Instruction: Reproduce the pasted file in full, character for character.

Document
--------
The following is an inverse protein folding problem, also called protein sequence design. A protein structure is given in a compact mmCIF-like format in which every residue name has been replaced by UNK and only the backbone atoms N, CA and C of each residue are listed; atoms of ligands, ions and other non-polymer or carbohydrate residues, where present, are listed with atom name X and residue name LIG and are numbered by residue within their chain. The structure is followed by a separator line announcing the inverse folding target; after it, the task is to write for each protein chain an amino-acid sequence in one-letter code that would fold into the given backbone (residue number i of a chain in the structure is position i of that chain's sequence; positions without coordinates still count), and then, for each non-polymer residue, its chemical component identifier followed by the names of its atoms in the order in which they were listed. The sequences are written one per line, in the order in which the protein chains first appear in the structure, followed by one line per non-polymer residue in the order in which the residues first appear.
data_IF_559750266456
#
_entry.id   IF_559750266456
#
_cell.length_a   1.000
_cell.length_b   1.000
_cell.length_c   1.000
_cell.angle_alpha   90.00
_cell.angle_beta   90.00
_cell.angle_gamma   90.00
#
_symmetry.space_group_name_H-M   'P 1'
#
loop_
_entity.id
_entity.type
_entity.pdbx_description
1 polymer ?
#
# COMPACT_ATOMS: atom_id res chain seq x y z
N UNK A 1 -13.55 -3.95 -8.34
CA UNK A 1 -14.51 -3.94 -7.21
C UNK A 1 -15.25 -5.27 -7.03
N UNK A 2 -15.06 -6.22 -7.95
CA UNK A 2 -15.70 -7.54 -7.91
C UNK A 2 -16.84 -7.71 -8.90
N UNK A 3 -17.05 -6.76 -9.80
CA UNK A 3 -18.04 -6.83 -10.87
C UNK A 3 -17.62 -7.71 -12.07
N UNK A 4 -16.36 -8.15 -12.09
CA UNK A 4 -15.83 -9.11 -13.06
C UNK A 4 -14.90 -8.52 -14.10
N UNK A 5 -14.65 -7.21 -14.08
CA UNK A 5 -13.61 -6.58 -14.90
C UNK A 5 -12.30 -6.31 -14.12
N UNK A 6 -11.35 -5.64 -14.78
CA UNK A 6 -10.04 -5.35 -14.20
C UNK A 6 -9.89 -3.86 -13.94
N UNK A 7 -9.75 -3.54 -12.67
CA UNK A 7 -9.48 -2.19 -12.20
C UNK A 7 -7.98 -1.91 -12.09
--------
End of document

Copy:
The following is an inverse protein folding problem, also called protein sequence design. A protein structure is given in a compact mmCIF-like format in which every residue name has been replaced by UNK and only the backbone atoms N, CA and C of each residue are listed; atoms of ligands, ions and other non-polymer or carbohydrate residues, where present, are listed with atom name X and residue name LIG and are numbered by residue within their chain. The structure is followed by a separator line announcing the inverse folding target; after it, the task is to write for each protein chain an amino-acid sequence in one-letter code that would fold into the given backbone (residue number i of a chain in the structure is position i of that chain's sequence; positions without coordinates still count), and then, for each non-polymer residue, its chemical component identifier followed by the names of its atoms in the order in which they were listed. The sequences are written one per line, in the order in which the protein chains first appear in the structure, followed by one line per non-polymer residue in the order in which the residues first appear.
data_IF_559750266456
#
_entry.id   IF_559750266456
#
_cell.length_a   1.000
_cell.length_b   1.000
_cell.length_c   1.000
_cell.angle_alpha   90.00
_cell.angle_beta   90.00
_cell.angle_gamma   90.00
#
_symmetry.space_group_name_H-M   'P 1'
#
loop_
_entity.id
_entity.type
_entity.pdbx_description
1 polymer ?
#
# COMPACT_ATOMS: atom_id res chain seq x y z
N UNK A 1 -13.55 -3.95 -8.34
CA UNK A 1 -14.51 -3.94 -7.21
C UNK A 1 -15.25 -5.27 -7.03
N UNK A 2 -15.06 -6.22 -7.95
CA UNK A 2 -15.70 -7.54 -7.91
C UNK A 2 -16.84 -7.71 -8.90
N UNK A 3 -17.05 -6.76 -9.80
CA UNK A 3 -18.04 -6.83 -10.87
C UNK A 3 -17.62 -7.71 -12.07
N UNK A 4 -16.36 -8.15 -12.09
CA UNK A 4 -15.83 -9.11 -13.06
C UNK A 4 -14.90 -8.52 -14.10
N UNK A 5 -14.65 -7.21 -14.08
CA UNK A 5 -13.61 -6.58 -14.90
C UNK A 5 -12.30 -6.31 -14.12
N UNK A 6 -11.35 -5.64 -14.78
CA UNK A 6 -10.04 -5.35 -14.20
C UNK A 6 -9.89 -3.86 -13.94
N UNK A 7 -9.75 -3.54 -12.67
CA UNK A 7 -9.48 -2.19 -12.20
C UNK A 7 -7.98 -1.91 -12.09